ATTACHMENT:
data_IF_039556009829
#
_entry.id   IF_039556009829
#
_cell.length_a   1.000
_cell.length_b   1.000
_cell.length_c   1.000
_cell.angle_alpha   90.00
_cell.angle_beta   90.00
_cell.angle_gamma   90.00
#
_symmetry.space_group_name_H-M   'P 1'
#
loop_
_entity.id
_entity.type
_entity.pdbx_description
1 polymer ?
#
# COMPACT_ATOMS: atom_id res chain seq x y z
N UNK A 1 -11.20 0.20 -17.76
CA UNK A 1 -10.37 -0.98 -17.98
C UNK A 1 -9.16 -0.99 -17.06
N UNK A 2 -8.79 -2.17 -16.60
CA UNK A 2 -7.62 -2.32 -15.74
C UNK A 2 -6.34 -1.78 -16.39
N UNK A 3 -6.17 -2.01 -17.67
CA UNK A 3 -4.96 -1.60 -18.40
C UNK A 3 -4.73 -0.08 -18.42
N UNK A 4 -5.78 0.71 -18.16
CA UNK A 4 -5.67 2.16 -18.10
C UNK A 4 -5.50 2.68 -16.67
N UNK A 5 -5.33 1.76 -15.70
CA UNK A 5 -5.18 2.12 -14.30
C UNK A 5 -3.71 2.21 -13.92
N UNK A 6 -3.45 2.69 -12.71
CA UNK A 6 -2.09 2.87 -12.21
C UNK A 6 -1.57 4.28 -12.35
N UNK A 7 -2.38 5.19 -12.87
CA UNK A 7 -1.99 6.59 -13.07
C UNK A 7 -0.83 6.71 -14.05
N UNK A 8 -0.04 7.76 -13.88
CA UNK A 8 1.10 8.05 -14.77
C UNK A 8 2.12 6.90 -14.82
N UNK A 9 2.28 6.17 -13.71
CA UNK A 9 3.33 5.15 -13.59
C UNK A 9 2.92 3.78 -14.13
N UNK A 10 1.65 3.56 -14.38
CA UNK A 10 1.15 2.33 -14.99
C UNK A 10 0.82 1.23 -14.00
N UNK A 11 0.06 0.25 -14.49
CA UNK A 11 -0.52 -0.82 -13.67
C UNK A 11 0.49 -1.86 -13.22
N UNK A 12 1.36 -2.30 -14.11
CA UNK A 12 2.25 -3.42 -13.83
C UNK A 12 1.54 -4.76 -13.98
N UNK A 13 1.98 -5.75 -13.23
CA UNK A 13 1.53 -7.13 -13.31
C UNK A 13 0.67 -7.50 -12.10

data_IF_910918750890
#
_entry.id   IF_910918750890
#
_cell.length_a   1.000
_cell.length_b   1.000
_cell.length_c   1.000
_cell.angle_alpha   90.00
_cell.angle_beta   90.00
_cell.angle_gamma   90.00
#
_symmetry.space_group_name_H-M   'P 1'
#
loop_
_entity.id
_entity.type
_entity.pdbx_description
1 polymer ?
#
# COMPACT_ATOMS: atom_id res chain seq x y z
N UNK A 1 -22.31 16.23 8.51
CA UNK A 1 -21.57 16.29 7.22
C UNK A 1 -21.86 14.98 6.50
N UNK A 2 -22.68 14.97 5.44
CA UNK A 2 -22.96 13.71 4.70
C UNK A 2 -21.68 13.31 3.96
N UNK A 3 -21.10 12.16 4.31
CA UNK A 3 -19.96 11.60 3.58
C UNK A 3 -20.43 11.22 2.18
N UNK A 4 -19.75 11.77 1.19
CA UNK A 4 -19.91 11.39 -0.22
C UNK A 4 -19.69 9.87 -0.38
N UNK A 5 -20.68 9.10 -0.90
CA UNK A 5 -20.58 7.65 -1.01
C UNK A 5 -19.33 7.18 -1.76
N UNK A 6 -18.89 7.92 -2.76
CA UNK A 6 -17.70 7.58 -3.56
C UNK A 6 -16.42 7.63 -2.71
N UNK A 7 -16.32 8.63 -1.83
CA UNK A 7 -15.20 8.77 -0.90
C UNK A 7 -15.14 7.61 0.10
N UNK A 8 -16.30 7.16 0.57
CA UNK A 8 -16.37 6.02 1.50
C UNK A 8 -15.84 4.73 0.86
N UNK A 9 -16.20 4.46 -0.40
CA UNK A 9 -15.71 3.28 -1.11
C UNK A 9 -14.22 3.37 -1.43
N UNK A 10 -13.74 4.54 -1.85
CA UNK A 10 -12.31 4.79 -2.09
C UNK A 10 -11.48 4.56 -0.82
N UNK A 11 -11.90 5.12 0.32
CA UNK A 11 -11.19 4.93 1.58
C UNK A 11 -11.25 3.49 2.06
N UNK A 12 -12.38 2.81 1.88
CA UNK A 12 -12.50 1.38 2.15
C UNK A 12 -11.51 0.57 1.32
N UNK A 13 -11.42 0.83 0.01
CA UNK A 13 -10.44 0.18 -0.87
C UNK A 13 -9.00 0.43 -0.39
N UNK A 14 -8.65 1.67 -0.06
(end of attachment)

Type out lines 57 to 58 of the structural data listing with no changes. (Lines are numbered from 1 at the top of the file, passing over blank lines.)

N UNK A 13 1.98 -5.75 -13.23
CA UNK A 13 1.53 -7.13 -13.31